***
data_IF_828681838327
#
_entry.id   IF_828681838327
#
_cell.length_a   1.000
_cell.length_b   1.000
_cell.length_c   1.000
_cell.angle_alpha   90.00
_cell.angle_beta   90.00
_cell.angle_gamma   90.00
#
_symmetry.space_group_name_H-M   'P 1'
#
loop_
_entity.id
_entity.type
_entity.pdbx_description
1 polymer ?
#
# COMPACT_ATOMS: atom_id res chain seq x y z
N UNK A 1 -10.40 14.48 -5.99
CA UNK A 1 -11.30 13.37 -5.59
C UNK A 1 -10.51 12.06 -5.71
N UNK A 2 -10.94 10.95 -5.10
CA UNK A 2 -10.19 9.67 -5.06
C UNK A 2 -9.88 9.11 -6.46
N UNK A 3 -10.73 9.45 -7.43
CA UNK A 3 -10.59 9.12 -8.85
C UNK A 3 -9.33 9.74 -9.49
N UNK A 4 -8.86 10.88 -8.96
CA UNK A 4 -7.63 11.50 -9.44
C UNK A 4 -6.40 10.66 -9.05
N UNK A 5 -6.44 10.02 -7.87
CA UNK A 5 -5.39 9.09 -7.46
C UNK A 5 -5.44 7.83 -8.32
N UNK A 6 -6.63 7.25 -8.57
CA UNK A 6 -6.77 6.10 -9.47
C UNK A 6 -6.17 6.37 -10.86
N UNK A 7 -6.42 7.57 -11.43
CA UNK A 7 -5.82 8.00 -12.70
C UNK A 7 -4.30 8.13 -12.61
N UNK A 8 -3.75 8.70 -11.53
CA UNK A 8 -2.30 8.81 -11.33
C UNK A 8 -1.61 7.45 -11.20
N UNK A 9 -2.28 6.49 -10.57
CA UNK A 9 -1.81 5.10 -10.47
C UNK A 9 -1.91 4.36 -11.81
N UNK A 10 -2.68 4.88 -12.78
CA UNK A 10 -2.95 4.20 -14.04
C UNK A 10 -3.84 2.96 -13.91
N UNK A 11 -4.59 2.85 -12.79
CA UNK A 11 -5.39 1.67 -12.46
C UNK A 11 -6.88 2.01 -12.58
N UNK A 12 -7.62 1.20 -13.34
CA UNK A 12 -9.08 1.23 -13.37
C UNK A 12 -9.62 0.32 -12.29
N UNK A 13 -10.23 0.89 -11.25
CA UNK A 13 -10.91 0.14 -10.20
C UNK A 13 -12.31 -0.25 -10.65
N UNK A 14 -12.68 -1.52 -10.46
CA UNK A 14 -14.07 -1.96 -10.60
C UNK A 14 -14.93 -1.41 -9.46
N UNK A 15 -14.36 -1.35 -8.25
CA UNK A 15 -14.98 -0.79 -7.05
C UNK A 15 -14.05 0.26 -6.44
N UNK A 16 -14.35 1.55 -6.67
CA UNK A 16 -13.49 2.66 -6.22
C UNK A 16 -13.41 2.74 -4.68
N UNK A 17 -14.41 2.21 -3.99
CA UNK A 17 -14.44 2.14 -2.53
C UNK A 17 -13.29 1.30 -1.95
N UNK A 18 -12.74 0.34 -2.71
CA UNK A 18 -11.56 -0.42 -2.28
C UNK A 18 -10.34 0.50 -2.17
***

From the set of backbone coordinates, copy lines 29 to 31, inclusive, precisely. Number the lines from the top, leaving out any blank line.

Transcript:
C UNK A 3 -9.33 9.74 -9.49
N UNK A 4 -8.86 10.88 -8.96
CA UNK A 4 -7.63 11.50 -9.44